ASRC submission on lifetime refugee visa ban


The ASRC has made a submission to the Senate committee inquiring into the Government’s proposed lifetime ban on refugees who sought asylum by sea from ever setting foot in Australia. The ASRC is opposed to the proposed law.

The proposed lifetime ban on returning to Australia will tear families apart and result in indefinite separation of Australian partners, children and siblings. It also disproportionately and arbitrarily punishes certain asylum seekers who arrive by boat, based on their date of arrival and mode of arrival.

The Government’s Bill is harsh, excessive and unjustified, and will have an extremely detrimental effect on the mental health of already vulnerable people.

It comes as the Government has announced a deal with the United State to resettle people on Manus and Nauru in the US.

The Australian Government initially said the deal was contingent on the passage of this Bill. However it is clear that this is not something the US has sought, but rather another cynical attempt by our Government to score political points at the expense of people languishing on Manus and Nauru.

The ASRC is calling on the Senate to stand for decency and reject this Bill.

Since the proposal was announced, thousands of people around the country have contacted their MPs and Senators asking them to vote against it.

We need Labor, the Greens and crossbench Senators to vote against this cruel, unnecessary and unjustified attack on people seeking asylum.

It’s time to get our community on the #RightTrack.

Executive Summary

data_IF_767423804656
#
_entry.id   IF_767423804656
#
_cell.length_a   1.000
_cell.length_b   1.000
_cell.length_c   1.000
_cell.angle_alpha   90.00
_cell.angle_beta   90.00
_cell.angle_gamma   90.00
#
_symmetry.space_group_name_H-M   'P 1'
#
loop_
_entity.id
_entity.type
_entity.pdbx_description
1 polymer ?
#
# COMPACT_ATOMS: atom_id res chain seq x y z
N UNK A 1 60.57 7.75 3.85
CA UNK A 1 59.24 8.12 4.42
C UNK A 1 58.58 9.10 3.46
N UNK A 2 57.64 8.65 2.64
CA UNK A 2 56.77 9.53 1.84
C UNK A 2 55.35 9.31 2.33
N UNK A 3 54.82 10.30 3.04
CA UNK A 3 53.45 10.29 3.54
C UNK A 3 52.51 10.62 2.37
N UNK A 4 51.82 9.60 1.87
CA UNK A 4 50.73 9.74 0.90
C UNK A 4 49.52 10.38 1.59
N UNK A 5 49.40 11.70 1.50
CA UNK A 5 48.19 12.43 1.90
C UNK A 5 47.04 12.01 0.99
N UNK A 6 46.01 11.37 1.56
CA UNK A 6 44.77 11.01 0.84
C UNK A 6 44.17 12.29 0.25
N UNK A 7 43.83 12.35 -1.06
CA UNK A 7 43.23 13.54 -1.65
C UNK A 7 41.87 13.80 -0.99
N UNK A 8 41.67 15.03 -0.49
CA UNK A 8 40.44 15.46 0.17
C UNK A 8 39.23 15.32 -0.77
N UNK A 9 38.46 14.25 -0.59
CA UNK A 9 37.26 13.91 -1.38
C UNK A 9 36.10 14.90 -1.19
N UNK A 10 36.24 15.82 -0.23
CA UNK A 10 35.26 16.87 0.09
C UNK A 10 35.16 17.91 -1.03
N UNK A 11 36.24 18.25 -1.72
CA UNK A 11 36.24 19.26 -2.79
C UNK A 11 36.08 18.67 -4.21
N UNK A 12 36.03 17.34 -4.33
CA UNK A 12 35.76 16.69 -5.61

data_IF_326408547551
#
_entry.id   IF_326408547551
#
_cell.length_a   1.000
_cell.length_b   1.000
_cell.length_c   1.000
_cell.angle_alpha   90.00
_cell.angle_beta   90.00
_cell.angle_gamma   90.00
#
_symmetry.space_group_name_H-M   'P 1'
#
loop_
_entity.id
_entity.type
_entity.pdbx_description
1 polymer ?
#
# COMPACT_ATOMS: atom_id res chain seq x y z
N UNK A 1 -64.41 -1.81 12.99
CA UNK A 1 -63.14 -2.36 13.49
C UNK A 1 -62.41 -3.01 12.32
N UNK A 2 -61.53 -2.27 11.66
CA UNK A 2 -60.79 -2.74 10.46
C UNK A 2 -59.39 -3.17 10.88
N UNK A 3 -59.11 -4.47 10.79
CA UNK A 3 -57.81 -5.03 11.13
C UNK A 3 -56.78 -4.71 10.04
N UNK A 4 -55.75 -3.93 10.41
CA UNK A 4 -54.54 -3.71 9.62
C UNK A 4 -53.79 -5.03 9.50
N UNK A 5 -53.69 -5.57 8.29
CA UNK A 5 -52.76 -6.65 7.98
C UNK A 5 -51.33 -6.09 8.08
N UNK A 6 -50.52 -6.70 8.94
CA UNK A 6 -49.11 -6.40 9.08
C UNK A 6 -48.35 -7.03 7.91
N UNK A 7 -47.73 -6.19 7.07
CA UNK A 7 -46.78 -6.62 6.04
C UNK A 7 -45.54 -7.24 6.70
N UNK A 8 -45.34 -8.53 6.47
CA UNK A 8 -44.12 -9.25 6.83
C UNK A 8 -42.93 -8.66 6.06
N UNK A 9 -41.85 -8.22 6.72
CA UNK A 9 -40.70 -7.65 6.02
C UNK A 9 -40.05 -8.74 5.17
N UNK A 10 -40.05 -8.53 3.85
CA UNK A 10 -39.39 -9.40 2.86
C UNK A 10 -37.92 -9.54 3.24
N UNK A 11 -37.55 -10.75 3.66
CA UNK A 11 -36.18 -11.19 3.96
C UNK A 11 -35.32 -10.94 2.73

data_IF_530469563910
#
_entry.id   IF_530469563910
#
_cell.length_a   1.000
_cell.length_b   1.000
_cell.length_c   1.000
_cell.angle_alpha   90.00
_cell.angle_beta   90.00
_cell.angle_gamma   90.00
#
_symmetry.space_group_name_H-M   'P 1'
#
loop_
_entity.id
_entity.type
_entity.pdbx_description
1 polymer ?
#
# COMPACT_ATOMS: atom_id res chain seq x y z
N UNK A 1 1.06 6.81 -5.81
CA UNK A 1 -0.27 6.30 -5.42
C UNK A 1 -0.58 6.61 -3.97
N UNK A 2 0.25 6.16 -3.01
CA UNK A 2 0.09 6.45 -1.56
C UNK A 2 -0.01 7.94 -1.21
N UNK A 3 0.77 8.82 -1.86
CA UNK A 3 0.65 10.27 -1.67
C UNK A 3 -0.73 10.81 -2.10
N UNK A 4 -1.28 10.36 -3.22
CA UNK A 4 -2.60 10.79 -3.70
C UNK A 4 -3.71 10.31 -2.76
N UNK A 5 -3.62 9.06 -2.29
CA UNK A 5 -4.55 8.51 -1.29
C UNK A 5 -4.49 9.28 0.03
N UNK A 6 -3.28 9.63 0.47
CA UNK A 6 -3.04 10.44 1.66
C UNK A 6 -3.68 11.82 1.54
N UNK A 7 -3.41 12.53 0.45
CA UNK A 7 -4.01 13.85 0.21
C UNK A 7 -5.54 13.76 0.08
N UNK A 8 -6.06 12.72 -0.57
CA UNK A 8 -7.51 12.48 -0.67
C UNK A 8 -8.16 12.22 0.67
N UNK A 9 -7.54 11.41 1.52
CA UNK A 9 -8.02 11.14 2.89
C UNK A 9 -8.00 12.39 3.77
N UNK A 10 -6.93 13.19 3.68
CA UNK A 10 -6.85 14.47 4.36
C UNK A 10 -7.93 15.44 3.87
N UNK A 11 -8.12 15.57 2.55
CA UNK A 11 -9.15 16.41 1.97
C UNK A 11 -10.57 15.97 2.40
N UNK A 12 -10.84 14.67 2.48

The Bill provides for a bar on valid visa applications by adults who were taken to a regional processing country after 19 July 2013 including transitory persons. It prevents onshore and offshore visa applications by people who arrived by boat who are currently detained on Nauru or Manus Island, as well as people living in Australia who have been transferred from Nauru or Manus Island back to Australia, for medical or other reasons. The bar applies to any temporary or permanent visa applications from asylum seekers and refugees, including tourist, partner and skilled visas.

The ASRC strongly disagrees with the government’s claims that the Bill is compatible with Australia’s international human rights obligations, and opposes the passage of this Bill for the following reasons:

a) The Bill will have the effect of splitting up families and preventing family reunion, in breach of Australia’s international obligations. This will severely impact upon Australian family units involving partners, children and siblings.

b) The lifetime ban on refugees within the regional processing cohort is a penalty against people seeking asylum because it unlawfully discriminates based on their mode of arrival, in breach of Article 31 of the Refugees Convention.

c) The Bill is unnecessary and unjustified, as it does not meet a legitimate purpose.

d) The power of the Minister to lift the bar on valid applications in the ‘public interest’ is broad and not subject to review.

e) The Bill will have an extremely detrimental effect on the mental health of already vulnerable people.

The ASRC notes the timing of the introduction of this Bill and the announcement on Sunday 13 November that the refugees currently on Manus Island and Nauru will be resettled to the United States pursuant to a bilateral agreement.

This Bill, which bars people resettled in third countries from applying for visas to Australia in the future, is an unnecessary and unhelpful distraction from the urgent need to provide a suitable solution for resettlement. We believe that this Bill must not be used to delay closing offshore detention centres and moving these people to safety.

You can read the full here: ASRC Submission on Regional Processing Cohort Bill 2016.


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